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Science. 2010 Aug 13;329(5993):841-5. doi: 10.1126/science.1193032. Epub 2010 Jul 15.

Association of trypanolytic ApoL1 variants with kidney disease in African Americans.

Author information

1
Division of Nephrology, Department of Medicine, Beth Israel Deaconess Medical Center and Harvard Medical School, Boston, MA 02215, USA.

Abstract

African Americans have higher rates of kidney disease than European Americans. Here, we show that, in African Americans, focal segmental glomerulosclerosis (FSGS) and hypertension-attributed end-stage kidney disease (H-ESKD) are associated with two independent sequence variants in the APOL1 gene on chromosome 22 {FSGS odds ratio = 10.5 [95% confidence interval (CI) 6.0 to 18.4]; H-ESKD odds ratio = 7.3 (95% CI 5.6 to 9.5)}. The two APOL1 variants are common in African chromosomes but absent from European chromosomes, and both reside within haplotypes that harbor signatures of positive selection. ApoL1 (apolipoprotein L-1) is a serum factor that lyses trypanosomes. In vitro assays revealed that only the kidney disease-associated ApoL1 variants lysed Trypanosoma brucei rhodesiense. We speculate that evolution of a critical survival factor in Africa may have contributed to the high rates of renal disease in African Americans.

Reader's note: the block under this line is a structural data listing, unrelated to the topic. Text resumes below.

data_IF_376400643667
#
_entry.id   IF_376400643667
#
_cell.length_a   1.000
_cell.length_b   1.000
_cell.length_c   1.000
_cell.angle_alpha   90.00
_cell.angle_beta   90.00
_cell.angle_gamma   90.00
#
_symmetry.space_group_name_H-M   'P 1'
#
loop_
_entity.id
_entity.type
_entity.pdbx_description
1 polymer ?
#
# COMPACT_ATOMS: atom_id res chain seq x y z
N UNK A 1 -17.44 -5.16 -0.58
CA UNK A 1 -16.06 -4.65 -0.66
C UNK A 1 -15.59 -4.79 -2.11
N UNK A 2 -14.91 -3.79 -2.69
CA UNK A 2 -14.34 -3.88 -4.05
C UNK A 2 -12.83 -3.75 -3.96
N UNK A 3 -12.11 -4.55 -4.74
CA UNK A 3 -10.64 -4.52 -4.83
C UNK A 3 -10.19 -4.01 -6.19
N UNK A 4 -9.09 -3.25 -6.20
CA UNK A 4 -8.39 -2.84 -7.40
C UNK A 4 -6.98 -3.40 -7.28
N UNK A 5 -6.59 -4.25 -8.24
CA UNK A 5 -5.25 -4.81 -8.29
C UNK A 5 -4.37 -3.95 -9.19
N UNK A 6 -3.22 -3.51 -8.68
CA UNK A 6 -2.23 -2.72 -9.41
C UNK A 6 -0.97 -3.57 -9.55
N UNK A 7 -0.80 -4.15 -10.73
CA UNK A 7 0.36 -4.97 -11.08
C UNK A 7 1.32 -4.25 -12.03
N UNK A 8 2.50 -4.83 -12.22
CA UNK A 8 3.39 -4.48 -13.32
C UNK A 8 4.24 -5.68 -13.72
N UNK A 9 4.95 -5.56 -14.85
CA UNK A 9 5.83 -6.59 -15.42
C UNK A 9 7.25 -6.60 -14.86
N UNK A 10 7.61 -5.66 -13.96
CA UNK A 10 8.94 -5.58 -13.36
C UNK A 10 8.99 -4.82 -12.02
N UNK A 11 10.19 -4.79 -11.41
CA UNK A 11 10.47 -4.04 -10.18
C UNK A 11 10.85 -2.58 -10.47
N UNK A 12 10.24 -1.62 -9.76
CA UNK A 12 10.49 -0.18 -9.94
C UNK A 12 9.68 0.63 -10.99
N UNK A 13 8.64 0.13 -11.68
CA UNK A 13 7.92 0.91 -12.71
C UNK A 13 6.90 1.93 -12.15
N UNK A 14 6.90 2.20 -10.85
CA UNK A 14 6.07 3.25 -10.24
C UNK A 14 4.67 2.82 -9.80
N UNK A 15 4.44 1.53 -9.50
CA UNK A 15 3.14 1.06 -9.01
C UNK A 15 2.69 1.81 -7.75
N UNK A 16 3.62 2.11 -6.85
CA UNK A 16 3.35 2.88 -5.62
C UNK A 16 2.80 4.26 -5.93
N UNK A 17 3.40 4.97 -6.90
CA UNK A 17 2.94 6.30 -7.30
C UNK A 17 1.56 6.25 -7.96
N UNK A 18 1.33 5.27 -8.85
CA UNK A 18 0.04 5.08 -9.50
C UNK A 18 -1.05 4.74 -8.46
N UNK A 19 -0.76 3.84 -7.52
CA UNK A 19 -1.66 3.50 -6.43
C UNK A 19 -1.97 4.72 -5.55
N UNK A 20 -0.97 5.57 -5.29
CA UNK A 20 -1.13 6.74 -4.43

PMID:
20647424
PMCID:
PMC2980843
DOI:
10.1126/science.1193032
[Indexed for MEDLINE]
Free PMC Article

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